In St. Mary Parish, Duval Arthur quickly made a few calls and found that none of his employees had sent the alert. He called Columbian Chemicals, which reported no problems at the plant. Roughly two hours after the first text message was sent, the company put out a news release, explaining that reports of an explosion were false. When I called Arthur a few months later, he dismissed the incident as a tasteless prank, timed to the anniversary of the attacks of Sept. 11, 2001. “Personally I think it’s just a real sad, sick sense of humor,” he told me. “It was just someone who just liked scaring the daylights out of people.” Authorities, he said, had tried to trace the numbers that the text messages had come from, but with no luck. (The F.B.I. told me the investigation was still open.)

The Columbian Chemicals hoax was not some simple prank by a bored sadist. It was a highly coordinated disinformation campaign, involving dozens of fake accounts that posted hundreds of tweets for hours, targeting a list of figures precisely chosen to generate maximum attention. The perpetrators didn’t just doctor screenshots from CNN; they also created fully functional clones of the websites of Louisiana TV stations and newspapers. The YouTube video of the man watching TV had been tailor-made for the project. A Wikipedia page was even created for the Columbian Chemicals disaster, which cited [a] fake YouTube video. As the virtual assault unfolded, it was complemented by text messages to actual residents in St. Mary Parish. It must have taken a team of programmers and content producers to pull off.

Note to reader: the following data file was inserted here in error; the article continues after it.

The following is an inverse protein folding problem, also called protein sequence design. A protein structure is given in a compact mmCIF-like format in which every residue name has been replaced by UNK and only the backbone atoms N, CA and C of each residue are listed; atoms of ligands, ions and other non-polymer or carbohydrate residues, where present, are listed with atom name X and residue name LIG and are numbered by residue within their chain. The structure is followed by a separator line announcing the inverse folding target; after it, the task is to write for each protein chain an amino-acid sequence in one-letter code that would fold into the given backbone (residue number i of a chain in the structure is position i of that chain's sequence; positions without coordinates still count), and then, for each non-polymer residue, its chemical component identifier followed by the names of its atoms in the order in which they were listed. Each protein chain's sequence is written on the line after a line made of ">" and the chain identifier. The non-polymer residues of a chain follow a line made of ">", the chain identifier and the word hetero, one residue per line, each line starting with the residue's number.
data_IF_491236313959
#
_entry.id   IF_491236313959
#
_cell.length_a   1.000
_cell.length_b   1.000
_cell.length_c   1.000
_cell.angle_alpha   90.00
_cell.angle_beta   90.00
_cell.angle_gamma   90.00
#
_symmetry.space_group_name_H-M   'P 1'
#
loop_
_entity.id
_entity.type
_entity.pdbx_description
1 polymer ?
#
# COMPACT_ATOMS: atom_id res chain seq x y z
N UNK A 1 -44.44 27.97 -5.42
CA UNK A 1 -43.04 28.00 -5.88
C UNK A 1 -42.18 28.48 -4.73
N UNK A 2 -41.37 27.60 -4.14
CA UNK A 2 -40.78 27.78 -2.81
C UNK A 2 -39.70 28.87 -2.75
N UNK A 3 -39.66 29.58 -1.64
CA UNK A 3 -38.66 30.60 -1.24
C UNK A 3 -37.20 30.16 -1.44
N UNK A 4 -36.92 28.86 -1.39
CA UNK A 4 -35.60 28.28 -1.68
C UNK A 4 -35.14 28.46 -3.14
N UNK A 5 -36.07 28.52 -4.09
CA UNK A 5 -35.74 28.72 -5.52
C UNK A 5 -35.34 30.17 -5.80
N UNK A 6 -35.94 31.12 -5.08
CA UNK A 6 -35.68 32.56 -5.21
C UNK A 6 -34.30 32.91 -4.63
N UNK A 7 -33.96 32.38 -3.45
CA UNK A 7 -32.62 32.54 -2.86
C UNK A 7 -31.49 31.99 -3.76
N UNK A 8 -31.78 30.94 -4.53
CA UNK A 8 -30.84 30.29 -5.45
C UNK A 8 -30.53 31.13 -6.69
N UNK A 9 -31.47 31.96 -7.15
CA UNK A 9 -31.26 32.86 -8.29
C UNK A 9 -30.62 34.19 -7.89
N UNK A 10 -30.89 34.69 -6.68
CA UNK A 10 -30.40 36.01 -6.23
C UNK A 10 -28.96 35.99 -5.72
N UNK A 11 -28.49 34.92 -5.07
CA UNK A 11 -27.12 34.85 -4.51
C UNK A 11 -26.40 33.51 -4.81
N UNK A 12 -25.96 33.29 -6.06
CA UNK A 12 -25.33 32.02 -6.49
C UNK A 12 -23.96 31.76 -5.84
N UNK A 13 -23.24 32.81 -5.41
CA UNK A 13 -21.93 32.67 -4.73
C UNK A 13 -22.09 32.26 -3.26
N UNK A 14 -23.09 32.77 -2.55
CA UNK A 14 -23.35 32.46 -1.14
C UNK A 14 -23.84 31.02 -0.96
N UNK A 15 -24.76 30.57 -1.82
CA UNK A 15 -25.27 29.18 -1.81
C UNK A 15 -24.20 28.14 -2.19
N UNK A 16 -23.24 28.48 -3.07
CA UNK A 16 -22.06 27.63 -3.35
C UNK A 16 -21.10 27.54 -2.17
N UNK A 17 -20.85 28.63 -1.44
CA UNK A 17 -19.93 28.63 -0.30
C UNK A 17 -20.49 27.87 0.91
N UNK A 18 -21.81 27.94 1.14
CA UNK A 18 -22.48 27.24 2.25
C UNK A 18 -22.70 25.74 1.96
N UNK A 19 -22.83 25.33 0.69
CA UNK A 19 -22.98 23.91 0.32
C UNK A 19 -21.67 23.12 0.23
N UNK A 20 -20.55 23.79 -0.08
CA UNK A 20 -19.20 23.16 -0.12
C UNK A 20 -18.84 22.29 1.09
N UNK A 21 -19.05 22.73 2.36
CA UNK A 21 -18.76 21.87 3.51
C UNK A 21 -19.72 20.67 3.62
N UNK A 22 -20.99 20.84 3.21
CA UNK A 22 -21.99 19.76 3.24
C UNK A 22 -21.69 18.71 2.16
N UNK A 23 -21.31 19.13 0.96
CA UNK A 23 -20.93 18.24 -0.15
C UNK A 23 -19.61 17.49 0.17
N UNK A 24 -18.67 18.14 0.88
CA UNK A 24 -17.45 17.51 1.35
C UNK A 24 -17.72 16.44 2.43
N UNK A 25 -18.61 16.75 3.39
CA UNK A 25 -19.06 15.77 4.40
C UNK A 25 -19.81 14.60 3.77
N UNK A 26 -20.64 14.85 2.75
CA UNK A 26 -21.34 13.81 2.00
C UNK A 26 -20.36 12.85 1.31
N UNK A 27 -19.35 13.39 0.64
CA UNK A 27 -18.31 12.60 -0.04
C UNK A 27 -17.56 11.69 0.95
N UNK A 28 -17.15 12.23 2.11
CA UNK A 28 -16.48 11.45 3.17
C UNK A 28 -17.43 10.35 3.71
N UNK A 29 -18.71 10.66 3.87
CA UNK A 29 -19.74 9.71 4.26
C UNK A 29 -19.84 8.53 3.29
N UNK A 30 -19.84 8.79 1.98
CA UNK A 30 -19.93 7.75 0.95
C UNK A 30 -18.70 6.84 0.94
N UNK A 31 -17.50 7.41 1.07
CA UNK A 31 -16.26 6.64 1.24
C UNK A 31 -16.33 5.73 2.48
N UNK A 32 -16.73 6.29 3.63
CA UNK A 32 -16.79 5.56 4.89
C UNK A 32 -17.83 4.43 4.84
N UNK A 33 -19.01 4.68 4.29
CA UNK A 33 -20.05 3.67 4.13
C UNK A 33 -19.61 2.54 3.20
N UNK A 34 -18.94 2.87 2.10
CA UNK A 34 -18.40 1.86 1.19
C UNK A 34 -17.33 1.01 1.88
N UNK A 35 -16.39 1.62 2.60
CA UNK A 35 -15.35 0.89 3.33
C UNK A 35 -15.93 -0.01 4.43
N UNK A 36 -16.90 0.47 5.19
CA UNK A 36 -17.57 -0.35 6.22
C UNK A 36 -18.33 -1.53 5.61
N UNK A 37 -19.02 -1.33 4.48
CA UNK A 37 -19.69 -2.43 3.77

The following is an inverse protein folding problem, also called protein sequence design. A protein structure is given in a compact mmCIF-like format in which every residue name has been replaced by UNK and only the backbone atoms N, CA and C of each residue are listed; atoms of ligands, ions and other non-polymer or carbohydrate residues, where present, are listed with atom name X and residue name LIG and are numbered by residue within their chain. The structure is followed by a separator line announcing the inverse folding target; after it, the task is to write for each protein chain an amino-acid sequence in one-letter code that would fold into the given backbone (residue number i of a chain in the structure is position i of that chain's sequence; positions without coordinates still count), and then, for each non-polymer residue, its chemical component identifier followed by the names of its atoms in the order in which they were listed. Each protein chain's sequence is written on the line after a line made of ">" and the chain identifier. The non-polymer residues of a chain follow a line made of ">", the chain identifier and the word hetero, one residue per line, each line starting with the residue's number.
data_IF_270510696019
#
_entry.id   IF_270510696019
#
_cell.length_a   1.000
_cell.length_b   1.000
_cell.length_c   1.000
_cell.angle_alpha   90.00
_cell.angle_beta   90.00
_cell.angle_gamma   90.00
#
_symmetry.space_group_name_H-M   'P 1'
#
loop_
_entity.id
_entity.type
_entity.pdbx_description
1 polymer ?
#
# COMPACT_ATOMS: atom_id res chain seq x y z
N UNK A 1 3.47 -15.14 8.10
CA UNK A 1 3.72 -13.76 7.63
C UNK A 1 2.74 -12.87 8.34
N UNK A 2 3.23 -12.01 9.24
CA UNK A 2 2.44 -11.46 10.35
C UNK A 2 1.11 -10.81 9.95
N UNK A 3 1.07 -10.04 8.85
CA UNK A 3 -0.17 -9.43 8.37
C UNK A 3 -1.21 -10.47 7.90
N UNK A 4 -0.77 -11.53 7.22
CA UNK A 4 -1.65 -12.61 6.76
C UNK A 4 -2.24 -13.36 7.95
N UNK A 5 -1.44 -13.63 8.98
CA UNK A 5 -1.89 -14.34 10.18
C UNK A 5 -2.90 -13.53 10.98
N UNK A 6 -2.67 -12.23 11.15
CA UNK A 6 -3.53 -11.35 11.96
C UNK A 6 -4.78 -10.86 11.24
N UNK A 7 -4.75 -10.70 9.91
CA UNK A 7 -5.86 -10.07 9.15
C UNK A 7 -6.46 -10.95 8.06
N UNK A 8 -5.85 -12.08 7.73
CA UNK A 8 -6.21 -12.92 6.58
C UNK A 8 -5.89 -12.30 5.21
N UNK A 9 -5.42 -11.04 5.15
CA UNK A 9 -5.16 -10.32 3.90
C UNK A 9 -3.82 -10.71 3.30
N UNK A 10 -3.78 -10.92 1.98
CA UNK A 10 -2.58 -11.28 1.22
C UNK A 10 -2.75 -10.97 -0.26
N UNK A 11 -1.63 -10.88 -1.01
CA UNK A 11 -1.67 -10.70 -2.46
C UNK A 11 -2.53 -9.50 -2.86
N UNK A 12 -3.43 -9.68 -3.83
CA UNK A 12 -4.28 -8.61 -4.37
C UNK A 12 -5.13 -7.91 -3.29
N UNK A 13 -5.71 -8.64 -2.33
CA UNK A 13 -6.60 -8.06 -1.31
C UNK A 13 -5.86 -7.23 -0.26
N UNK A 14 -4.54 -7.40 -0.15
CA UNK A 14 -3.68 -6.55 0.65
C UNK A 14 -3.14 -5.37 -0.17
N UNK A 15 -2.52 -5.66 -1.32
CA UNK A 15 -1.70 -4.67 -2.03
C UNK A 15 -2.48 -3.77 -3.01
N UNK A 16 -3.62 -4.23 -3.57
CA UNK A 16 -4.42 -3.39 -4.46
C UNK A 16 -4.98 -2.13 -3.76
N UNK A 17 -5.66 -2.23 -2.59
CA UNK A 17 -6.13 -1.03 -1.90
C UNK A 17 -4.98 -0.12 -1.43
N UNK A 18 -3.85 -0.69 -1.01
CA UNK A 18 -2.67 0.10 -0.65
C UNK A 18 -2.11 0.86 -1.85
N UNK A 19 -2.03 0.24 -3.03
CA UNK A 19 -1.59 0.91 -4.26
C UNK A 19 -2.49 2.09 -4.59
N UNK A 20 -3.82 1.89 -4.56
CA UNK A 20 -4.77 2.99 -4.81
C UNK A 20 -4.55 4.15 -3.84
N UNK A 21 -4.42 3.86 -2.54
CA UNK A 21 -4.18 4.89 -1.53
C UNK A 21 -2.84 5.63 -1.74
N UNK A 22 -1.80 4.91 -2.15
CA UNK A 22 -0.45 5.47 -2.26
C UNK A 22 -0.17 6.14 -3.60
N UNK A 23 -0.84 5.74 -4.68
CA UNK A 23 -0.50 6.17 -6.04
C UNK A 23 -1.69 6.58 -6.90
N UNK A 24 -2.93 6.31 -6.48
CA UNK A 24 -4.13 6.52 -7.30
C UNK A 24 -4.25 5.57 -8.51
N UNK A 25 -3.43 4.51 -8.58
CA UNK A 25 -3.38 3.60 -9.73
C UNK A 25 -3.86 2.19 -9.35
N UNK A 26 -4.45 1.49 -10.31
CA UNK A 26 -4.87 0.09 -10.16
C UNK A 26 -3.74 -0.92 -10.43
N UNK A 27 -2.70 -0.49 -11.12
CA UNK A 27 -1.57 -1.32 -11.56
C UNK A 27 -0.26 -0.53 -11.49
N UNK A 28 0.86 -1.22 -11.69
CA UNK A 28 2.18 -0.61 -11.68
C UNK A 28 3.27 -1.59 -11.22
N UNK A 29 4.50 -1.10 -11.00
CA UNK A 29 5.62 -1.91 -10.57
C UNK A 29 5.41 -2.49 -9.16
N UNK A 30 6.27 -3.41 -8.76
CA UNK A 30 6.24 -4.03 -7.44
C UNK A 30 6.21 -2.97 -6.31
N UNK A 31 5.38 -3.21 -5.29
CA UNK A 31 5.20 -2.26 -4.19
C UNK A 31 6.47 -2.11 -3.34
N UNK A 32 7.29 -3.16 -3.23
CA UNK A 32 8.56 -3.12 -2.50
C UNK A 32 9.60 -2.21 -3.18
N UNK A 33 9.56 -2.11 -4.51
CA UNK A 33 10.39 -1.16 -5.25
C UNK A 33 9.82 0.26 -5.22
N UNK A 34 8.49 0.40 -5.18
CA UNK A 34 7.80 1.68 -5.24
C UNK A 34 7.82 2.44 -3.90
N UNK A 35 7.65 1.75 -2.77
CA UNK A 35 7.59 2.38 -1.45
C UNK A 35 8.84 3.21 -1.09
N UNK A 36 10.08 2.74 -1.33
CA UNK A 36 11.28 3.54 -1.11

It’s a very long layout of a Russian-based agency dedicated to trolling.

Of Course, we all know what the purpose of trolling is: to get under the skin of non-trolls, usually political/social/religious enemies. But one of the most importantly things that purposeful trolling does is to skew the conversation and, therefore, any reasonable view of any matter under discussion. Individual trolls can do this, if one “feeds” it–that is engage it in conversation.

Imagine the distorted view that an entire organization of trolls can create–an organization whose business model is built on twisting views and building “reality” out of thin air.